Letter to Editor

Genetic Diagnosis Using Whole Exome Analysis in Two Cases with Malignant Osteopetrosis of Infancy

10.4274/jcrpe.2597

  • Korcan Demir
  • Özlem Nalbantoğlu
  • Kadri Karaer
  • Hüseyin Anıl Korkmaz
  • Melek Yıldız
  • Selma Tunç
  • Behzat Özkan

Received Date: 10.11.2015 Accepted Date: 12.11.2015 J Clin Res Pediatr Endocrinol 2015;7(4):356-357

Keywords: mutation,TCIRG1,CLCN7,osteopetrosis,whole exome analysis

To the Editor,

Malignant osteopetrosis of infancy (MOI) is a life-threatening form of osteopetrosis characterized by dense, sclerotic and fragile bones, impairment of bone marrow function, entrapment of cranial nerves, and growth retardation (1,2). The underlying mechanism leading to MOI is possibly an aberration in either the differentiation or function of osteoclasts. Until now, homozygous or compound heterozygous mutations in seven genes (TNFRSF11A, TNFSF11, TCIRG1, CLCN7, OSTM1, SNX10, and PLEKHM1) have been found in 80% of children with MOI (2). Detection of the exact cause and provision of genetic counselling via individual mutation analysis of all these genes would be expensive and time-consuming. Whole exome sequencing is being increasingly used given that its cost and the time needed for analysis are similar to that of single-gene sequencing (3,4). In addition, whole exome sequencing offers the probability to detect novel causative genes in the remaining 20% of patients with MOI.

Our first patient, a 9-day-old male infant, was referred to our institution with hypocalcemia (calcium, 5.4 mg/dL). His hemoglobin level was 8.6 g/dL and platelet count was 130 000/mm3. His parents were not relatives. There was no similar case in the family. His weight (3060 g, 25th-50th percentile), length (46 cm, 10th-25th percentile), and head circumference (36 cm, 10th percentile) measurements were normal, and no pathological examination finding was noted. Skeletal survey demonstrated sclerotic bones.

The second patient was a 7-day-old female infant with hepatosplenomegaly and hypocalcemia (calcium, 6.8 mg/dL). Her parents were relatives, and one of her elder brothers had died at age four months from complications of osteopetrosis without a genetic diagnosis. Physical examination revealed normal weight (3045 g, 25th-50th percentile), length (47.5 cm, 10th-25th percentile), and head circumference (37 cm, 25th percentile), and hepatosplenomegaly. She had thrombocytopenia (139.000/mm3) but no anemia or leukopenia. Radiographic findings revealed a dense skeleton, and the diagnosis of osteopetrosis was suggested.

In these two patients, we employed whole exome analysis with particular attention to the seven candidate genes. The DNA samples of the patients were extracted from peripheral blood. Exome sequencing data generated in Genotypic (India) using HiSeq 2,500 sequencer were analyzed in the Intergen Genetics Centre. In the first case, 31.382 variants were detected. Among the possible causative genes, a novel heterozygous mutation (c.718G>A, p.Gly240Arg), which was strongly predicted to be a disease-causing mutation with in silico analyses with MutationTaster (mutationtaster.org), SIFT (sift.jcvi.org), PolyPhen-2 (genetics.bwh.harvard.edu/pph2), was detected in CLCN7 gene (Figure 1a). Whole gene MiSeq next-generation sequencing of CLCN7 confirmed the above-mentioned mutation and detected another novel frameshift mutation as well (Figure 1b), resulting in a compound heterozygous state (c.398_401delTTGG, p.Ile133Argfs*49 and c.718G>A, p.Gly240Arg). In the second case, 32.529 variants were detected. A previously reported homozygous nonsense mutation p.Gln746* (c.2236C>T) in TCIRG1 was detected and confirmed using MiSeq next-generation sequencing (Figure 1c). Genetic counselling was provided, and pre-implantation genetic testing was recommended for both families.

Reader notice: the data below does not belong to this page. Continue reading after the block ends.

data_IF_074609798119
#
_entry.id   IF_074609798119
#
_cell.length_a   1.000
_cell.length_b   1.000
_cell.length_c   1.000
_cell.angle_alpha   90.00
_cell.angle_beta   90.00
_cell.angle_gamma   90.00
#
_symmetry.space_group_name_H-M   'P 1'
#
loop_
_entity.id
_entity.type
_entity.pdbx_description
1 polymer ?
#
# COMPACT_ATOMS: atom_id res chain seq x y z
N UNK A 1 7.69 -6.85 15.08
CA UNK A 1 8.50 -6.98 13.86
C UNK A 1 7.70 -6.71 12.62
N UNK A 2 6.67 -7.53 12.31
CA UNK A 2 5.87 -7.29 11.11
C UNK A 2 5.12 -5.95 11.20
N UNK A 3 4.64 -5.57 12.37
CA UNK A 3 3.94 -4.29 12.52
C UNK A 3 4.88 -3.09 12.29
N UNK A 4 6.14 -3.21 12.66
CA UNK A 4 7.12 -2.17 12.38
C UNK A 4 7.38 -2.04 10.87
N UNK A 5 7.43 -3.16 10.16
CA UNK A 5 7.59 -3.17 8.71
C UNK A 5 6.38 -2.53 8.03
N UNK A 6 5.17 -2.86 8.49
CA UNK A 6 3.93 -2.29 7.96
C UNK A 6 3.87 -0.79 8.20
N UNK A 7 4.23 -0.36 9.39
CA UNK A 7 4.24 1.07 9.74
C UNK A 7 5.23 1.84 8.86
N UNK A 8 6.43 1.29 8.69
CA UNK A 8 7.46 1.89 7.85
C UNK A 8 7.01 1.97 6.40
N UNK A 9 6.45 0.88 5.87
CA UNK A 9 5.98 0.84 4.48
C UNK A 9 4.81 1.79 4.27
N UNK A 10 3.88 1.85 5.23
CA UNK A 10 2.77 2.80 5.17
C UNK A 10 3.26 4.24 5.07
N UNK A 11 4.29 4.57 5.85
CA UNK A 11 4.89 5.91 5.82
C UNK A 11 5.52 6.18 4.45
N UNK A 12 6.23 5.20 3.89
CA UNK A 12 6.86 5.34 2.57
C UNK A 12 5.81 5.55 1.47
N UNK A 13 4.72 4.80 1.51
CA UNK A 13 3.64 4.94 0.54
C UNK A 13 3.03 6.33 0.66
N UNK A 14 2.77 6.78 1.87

Whole exome analysis is a useful method for diseases in which multiple genes play a role in the etiology. However, it should be kept in mind that Sanger sequencing/next-generation sequencing may be needed when a heterozygous mutation is detected by whole exome sequencing in autosomal recessively inherited candidate genes.

Authorship Contributions

Concept: Korcan Demir, Behzat Özkan, Design: Korcan Demir, Data Collection or Processing: Korcan Demir, Kadri Karaer, Hüseyin Anıl Korkmaz, Melek Yıldız, Selma Tunç, Analysis or Interpretation: Kadri Karaer, Korcan Demir, Literature Search: Korcan Demir, Özlem Nalbantoğlu, Writing: Korcan Demir, Özlem Nalbantoğlu, Conflict of Interest: No conflict of interest was declared by the authors, Peer-review: Internal peer-reviewed, Financial Disclosure: The authors declared that this study has received no financial support.


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